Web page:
• Knowing Poetry: Verse in Medieval France from the "Rose" to the "Rhetoriqueurs" See large image

    Knowing Poetry: Verse in Medieval France from the "Rose" to the "Rhetoriqueurs" (Hardback) By (author) Adrian Armstrong, By (author) Sarah Kay

    $50.30 - Save $15.10 23% off - RRP $65.40 Free delivery worldwide Available
    Dispatched in 1 business day
    When will my order arrive?
    Add to basket | Add to wishlist |

    DescriptionIn the later Middle Ages, many writers claimed that prose is superior to verse as a vehicle of knowledge because it presents the truth in an unvarnished form, without the distortions of meter and rhyme. Beginning in the thirteenth century, works of verse narrative from the early Middle Ages were recast in prose, as if prose had become the literary norm. Instead of dying out, however, verse took on new vitality. In France verse texts were produced, in both French and Occitan, with the explicit intention of transmitting encyclopedic, political, philosophical, moral, historical, and other forms of knowledge.In Knowing Poetry, Adrian Armstrong and Sarah Kay explore why and how verse continued to be used to transmit and shape knowledge in France. They cover the period between Jean de Meun's Roman de la rose (c. 1270) and the major work of Jean Bouchet, the last of the grands rhetoriqueurs (c. 1530). The authors find that the advent of prose led to a new relationship between poetry and knowledge in which poetry serves as a medium for serious reflection and self-reflection on subjectivity, embodiment, and time. They propose that three major works the Roman de la rose, the Ovide moralise, and Boethius' Consolation of Philosophy form a single influential matrix linking poetry and intellectual inquiry, metaphysical insights, and eroticized knowledge. The trio of thought-world-contingency, poetically represented by Philosophy, Nature, and Fortune, grounds poetic exploration of reality, poetry, and community."

Other books

Other people who viewed this bought | Other books in this category
Showing items 1 to 10 of 10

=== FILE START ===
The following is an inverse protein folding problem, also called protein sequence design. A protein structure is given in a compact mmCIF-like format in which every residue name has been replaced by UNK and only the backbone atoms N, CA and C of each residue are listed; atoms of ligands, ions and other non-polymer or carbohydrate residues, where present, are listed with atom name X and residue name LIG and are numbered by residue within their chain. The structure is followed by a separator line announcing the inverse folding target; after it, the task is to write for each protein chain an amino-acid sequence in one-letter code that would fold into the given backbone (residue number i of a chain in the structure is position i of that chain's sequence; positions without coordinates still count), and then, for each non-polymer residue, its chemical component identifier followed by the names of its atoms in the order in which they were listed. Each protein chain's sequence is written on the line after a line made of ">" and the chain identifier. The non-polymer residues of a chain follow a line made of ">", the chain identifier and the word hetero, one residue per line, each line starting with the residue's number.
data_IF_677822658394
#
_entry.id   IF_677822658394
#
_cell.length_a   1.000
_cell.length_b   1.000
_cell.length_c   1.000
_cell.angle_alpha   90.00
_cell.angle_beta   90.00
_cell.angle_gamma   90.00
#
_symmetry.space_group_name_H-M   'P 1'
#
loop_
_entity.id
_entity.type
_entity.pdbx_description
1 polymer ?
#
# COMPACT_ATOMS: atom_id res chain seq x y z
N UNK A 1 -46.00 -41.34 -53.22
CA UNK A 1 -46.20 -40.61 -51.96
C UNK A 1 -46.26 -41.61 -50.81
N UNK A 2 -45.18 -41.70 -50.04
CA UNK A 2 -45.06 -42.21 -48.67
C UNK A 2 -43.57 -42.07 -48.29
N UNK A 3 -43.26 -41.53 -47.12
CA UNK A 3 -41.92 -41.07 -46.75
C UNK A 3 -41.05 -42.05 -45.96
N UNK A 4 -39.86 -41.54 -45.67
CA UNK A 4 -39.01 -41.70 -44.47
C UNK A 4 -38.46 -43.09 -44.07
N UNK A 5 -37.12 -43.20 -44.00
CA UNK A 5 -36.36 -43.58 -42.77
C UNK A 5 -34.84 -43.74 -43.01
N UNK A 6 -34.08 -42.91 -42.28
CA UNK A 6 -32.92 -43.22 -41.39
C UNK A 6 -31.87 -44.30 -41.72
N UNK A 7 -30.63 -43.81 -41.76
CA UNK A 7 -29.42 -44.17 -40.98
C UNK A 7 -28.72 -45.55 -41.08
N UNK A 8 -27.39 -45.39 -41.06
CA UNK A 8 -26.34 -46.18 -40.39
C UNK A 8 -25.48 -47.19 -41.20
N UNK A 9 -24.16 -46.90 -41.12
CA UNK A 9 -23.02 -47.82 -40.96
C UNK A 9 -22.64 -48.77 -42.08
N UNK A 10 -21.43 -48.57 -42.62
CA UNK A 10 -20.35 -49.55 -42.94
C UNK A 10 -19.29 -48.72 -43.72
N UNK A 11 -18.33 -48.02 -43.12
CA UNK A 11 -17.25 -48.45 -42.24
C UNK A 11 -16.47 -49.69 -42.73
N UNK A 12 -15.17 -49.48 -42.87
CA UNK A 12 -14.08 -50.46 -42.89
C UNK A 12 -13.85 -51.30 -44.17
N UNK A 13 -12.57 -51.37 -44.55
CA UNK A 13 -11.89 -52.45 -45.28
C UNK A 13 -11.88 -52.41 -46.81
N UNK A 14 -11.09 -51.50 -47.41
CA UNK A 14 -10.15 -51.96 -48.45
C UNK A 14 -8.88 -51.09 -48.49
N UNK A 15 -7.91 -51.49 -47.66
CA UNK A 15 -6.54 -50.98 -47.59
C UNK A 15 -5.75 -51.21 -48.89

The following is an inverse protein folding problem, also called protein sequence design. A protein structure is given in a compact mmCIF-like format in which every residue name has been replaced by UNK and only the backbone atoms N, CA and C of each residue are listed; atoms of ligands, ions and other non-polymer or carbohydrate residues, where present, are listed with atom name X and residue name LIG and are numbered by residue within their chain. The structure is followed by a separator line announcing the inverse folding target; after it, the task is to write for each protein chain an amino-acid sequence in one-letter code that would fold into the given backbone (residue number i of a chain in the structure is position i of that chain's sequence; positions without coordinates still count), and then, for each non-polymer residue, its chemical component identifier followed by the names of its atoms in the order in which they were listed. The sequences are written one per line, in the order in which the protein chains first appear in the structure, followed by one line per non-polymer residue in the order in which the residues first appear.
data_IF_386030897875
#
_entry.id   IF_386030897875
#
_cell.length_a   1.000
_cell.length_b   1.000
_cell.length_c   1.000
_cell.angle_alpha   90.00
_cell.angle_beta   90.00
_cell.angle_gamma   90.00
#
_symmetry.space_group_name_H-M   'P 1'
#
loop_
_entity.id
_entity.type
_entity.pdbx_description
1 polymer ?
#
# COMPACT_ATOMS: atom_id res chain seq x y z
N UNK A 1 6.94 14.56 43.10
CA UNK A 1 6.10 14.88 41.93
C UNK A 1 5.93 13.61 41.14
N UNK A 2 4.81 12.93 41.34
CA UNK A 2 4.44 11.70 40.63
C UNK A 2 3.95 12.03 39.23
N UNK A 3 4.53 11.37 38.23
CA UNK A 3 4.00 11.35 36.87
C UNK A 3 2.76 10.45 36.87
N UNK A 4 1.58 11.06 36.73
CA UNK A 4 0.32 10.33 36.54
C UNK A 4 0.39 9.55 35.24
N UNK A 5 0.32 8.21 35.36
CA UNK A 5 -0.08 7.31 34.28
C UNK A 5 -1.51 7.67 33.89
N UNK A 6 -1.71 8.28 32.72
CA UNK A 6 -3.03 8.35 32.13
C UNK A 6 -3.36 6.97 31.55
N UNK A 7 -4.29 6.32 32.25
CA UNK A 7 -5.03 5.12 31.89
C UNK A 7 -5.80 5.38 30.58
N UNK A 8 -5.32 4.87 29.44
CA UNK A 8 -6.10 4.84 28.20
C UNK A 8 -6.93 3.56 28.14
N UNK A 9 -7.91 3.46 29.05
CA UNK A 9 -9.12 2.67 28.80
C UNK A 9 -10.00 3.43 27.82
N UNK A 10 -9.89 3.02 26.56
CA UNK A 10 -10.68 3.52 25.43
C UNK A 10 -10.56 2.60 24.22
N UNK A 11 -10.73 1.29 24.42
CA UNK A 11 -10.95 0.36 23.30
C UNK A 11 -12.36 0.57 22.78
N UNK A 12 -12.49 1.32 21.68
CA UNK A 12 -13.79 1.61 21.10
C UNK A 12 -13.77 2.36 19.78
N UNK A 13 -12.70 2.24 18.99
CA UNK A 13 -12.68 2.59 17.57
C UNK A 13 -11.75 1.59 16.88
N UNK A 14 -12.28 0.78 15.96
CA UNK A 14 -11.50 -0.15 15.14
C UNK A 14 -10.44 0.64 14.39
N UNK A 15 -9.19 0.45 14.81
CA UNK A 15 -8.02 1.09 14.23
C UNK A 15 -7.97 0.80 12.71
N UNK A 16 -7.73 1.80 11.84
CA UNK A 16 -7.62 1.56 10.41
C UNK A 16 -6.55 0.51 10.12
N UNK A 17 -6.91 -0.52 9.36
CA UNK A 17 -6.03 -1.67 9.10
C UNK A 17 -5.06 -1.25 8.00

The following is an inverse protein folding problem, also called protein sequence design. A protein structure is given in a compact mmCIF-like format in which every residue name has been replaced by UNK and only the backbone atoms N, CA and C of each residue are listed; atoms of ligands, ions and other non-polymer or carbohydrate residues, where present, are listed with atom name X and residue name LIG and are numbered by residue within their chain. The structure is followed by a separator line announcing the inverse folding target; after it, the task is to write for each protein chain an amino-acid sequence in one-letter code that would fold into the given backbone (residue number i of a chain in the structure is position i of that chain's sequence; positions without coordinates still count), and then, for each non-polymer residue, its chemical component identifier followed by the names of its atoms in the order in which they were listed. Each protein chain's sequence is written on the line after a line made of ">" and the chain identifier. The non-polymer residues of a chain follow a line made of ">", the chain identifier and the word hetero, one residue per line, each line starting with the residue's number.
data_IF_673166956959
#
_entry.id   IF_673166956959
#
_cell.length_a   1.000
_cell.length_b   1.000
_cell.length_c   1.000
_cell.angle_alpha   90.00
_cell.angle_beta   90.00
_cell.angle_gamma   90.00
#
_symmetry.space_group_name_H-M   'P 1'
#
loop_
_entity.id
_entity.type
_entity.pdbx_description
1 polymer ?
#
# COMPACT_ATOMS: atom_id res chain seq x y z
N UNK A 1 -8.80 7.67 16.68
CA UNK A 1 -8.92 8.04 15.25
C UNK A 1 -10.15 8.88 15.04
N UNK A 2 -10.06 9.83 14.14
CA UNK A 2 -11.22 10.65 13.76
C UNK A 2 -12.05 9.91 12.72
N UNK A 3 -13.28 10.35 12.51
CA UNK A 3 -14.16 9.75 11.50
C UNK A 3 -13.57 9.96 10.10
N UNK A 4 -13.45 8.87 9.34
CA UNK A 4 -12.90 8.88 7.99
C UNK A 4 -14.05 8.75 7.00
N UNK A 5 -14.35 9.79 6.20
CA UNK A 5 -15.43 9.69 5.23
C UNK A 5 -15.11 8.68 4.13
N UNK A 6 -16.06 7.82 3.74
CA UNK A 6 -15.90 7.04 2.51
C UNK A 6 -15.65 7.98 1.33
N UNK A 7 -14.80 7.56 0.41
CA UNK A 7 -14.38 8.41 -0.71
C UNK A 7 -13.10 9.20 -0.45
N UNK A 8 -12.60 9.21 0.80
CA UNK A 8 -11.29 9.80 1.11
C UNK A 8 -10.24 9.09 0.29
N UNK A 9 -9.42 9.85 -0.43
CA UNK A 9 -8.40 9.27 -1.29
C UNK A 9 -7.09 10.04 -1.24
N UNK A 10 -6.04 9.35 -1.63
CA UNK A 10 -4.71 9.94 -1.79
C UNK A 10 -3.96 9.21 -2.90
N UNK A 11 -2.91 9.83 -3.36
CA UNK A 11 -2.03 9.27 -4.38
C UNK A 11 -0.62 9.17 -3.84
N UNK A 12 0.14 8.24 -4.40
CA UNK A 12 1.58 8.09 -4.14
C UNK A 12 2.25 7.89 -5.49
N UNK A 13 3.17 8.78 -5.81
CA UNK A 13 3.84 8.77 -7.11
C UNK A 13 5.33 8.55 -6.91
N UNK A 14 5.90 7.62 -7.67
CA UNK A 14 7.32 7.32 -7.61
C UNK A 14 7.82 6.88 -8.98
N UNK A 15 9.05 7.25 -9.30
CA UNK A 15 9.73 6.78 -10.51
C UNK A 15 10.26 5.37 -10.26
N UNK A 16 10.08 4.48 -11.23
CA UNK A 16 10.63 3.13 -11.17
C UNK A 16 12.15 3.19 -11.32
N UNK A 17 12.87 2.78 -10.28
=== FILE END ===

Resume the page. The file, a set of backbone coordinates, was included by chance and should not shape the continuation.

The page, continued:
Reviews | Bibliographic data
  • Full bibliographic data for Knowing Poetry

    Knowing Poetry
    Verse in Medieval France from the "Rose" to the "Rhetoriqueurs"
    Authors and contributors
    By (author) Adrian Armstrong, By (author) Sarah Kay
    Physical properties
    Format: Hardback
    Number of pages: 256
    Width: 156 mm
    Height: 238 mm
    Thickness: 30 mm
    Weight: 522 g
    ISBN 13: 9780801449734
    ISBN 10: 0801449731

    Nielsen BookScan Product Class 3: T3.7
    BIC subject category V2: DSC
    B&T Book Type: NF
    BIC language qualifier (language as subject) V2: 2ADF
    BIC E4L: LIT
    B&T Modifier: Region of Publication: 01
    B&T Modifier: Subject Development: 01
    B&T Modifier: Geographic Designator: 05
    BIC subject category V2: DSBB
    Ingram Subject Code: PO
    Ingram Theme: CHRN/MEDIVL
    Libri: I-PO
    Warengruppen-Systematik des deutschen Buchhandels: 11500
    BISAC V2.8: HIS013000
    BISAC Merchandising Theme: ET050
    Ingram Theme: CULT/FRANCE
    B&T Modifier: Academic Level: 02
    B&T General Subject: 640
    B&T Merchandise Category: UP
    B&T Modifier: Geographic Designator: 17
    BIC subject category V2: 2ADF
    BISAC V2.8: POE005030, LIT004150, POE008000
    LC subject heading: , ,
    DC22: 841.109
    LC subject heading:
    BISAC region code:
    DC22: 841/.109
    LC classification: PQ151 .A67 2011
    BISAC V2.8: POE022000
    Thema V1.0: DSBB, DSC
    Illustrations note
    Cornell University Press
    Imprint name
    Cornell University Press
    Publication date
    19 May 2011
    Publication City/Country
    Review quote
    "In the process of exploring the various institutions and contexts in which verse is produced from the late thirteenth century onward, Knowing Poetry makes a fresh and compelling case for the study of late medieval French. In a book that can function as a literary history of French poetry in this period, Adrian Armstrong and Sarah Kay offer a rich, complex examination of the textual traditions of late medieval verse." Marilynn Desmond, Distinguished Professor of English and Comparative Literature, Binghamton University, author of Ovid's Art and the Wife of Bath"